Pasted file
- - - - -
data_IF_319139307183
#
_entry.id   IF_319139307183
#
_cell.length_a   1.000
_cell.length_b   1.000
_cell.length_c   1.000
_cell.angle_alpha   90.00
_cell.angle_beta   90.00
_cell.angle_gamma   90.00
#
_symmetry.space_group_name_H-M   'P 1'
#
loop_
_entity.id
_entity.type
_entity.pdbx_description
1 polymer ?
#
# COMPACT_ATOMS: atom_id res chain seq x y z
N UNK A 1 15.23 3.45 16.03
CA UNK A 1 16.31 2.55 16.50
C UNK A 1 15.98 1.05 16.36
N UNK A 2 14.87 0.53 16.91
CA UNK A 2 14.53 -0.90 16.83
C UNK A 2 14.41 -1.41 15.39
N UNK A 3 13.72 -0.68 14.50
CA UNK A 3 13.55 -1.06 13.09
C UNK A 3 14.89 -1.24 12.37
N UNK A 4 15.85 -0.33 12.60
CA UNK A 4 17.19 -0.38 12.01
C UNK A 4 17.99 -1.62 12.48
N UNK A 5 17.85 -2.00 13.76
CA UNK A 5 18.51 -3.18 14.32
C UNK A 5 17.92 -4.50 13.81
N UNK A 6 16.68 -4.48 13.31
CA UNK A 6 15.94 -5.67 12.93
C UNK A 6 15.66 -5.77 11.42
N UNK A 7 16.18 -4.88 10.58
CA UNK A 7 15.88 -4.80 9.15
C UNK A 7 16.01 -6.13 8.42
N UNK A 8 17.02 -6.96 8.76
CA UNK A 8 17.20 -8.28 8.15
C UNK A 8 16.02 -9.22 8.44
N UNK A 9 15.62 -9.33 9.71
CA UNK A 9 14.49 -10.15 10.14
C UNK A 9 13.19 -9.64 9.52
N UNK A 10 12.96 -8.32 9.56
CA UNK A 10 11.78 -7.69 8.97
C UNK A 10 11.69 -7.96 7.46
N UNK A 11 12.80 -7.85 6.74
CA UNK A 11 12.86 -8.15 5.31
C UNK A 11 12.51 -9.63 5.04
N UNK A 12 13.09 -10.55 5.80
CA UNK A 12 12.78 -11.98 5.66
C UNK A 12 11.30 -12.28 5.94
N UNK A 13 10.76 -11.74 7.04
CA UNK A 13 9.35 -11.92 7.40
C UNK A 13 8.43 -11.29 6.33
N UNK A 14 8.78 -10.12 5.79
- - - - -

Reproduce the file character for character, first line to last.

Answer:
data_IF_319139307183
#
_entry.id   IF_319139307183
#
_cell.length_a   1.000
_cell.length_b   1.000
_cell.length_c   1.000
_cell.angle_alpha   90.00
_cell.angle_beta   90.00
_cell.angle_gamma   90.00
#
_symmetry.space_group_name_H-M   'P 1'
#
loop_
_entity.id
_entity.type
_entity.pdbx_description
1 polymer ?
#
# COMPACT_ATOMS: atom_id res chain seq x y z
N UNK A 1 15.23 3.45 16.03
CA UNK A 1 16.31 2.55 16.50
C UNK A 1 15.98 1.05 16.36
N UNK A 2 14.87 0.53 16.91
CA UNK A 2 14.53 -0.90 16.83
C UNK A 2 14.41 -1.41 15.39
N UNK A 3 13.72 -0.68 14.50
CA UNK A 3 13.55 -1.06 13.09
C UNK A 3 14.89 -1.24 12.37
N UNK A 4 15.85 -0.33 12.60
CA UNK A 4 17.19 -0.38 12.01
C UNK A 4 17.99 -1.62 12.48
N UNK A 5 17.85 -2.00 13.76
CA UNK A 5 18.51 -3.18 14.32
C UNK A 5 17.92 -4.50 13.81
N UNK A 6 16.68 -4.48 13.31
CA UNK A 6 15.94 -5.67 12.93
C UNK A 6 15.66 -5.77 11.42
N UNK A 7 16.18 -4.88 10.58
CA UNK A 7 15.88 -4.80 9.15
C UNK A 7 16.01 -6.13 8.42
N UNK A 8 17.02 -6.96 8.76
CA UNK A 8 17.20 -8.28 8.15
C UNK A 8 16.02 -9.22 8.44
N UNK A 9 15.62 -9.33 9.71
CA UNK A 9 14.49 -10.15 10.14
C UNK A 9 13.19 -9.64 9.52
N UNK A 10 12.96 -8.32 9.56
CA UNK A 10 11.78 -7.69 8.97
C UNK A 10 11.69 -7.96 7.46
N UNK A 11 12.80 -7.85 6.74
CA UNK A 11 12.86 -8.15 5.31
C UNK A 11 12.51 -9.63 5.04
N UNK A 12 13.09 -10.55 5.80
CA UNK A 12 12.78 -11.98 5.66
C UNK A 12 11.30 -12.28 5.94
N UNK A 13 10.76 -11.74 7.04
CA UNK A 13 9.35 -11.92 7.40
C UNK A 13 8.43 -11.29 6.33
N UNK A 14 8.78 -10.12 5.79